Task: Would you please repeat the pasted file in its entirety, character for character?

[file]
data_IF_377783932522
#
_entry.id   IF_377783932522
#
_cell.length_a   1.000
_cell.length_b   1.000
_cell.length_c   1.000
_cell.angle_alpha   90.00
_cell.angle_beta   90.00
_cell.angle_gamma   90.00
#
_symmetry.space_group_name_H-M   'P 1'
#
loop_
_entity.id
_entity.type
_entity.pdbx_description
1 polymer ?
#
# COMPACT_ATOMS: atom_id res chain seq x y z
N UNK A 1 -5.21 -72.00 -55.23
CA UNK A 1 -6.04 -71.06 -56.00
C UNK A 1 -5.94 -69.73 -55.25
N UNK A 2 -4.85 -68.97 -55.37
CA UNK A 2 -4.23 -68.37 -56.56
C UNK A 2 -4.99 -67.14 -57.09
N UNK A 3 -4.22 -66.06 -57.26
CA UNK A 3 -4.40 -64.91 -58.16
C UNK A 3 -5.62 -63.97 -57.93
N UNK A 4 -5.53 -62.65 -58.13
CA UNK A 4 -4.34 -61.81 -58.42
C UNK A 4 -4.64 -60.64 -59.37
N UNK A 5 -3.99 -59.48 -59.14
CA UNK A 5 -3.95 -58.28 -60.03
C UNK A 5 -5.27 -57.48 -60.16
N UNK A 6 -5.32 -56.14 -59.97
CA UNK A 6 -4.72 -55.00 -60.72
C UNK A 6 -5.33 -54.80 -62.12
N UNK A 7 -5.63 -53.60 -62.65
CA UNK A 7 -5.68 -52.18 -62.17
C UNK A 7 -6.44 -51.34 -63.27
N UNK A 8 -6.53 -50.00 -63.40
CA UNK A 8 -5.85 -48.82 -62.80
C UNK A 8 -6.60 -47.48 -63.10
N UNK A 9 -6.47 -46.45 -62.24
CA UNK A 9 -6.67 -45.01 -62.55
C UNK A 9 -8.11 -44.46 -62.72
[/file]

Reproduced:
data_IF_377783932522
#
_entry.id   IF_377783932522
#
_cell.length_a   1.000
_cell.length_b   1.000
_cell.length_c   1.000
_cell.angle_alpha   90.00
_cell.angle_beta   90.00
_cell.angle_gamma   90.00
#
_symmetry.space_group_name_H-M   'P 1'
#
loop_
_entity.id
_entity.type
_entity.pdbx_description
1 polymer ?
#
# COMPACT_ATOMS: atom_id res chain seq x y z
N UNK A 1 -5.21 -72.00 -55.23
CA UNK A 1 -6.04 -71.06 -56.00
C UNK A 1 -5.94 -69.73 -55.25
N UNK A 2 -4.85 -68.97 -55.37
CA UNK A 2 -4.23 -68.37 -56.56
C UNK A 2 -4.99 -67.14 -57.09
N UNK A 3 -4.22 -66.06 -57.26
CA UNK A 3 -4.40 -64.91 -58.16
C UNK A 3 -5.62 -63.97 -57.93
N UNK A 4 -5.53 -62.65 -58.13
CA UNK A 4 -4.34 -61.81 -58.42
C UNK A 4 -4.64 -60.64 -59.37
N UNK A 5 -3.99 -59.48 -59.14
CA UNK A 5 -3.95 -58.28 -60.03
C UNK A 5 -5.27 -57.48 -60.16
N UNK A 6 -5.32 -56.14 -59.97
CA UNK A 6 -4.72 -55.00 -60.72
C UNK A 6 -5.33 -54.80 -62.12
N UNK A 7 -5.63 -53.60 -62.65
CA UNK A 7 -5.68 -52.18 -62.17
C UNK A 7 -6.44 -51.34 -63.27
N UNK A 8 -6.53 -50.00 -63.40
CA UNK A 8 -5.85 -48.82 -62.80
C UNK A 8 -6.60 -47.48 -63.10
N UNK A 9 -6.47 -46.45 -62.24
CA UNK A 9 -6.67 -45.01 -62.55
C UNK A 9 -8.11 -44.46 -62.72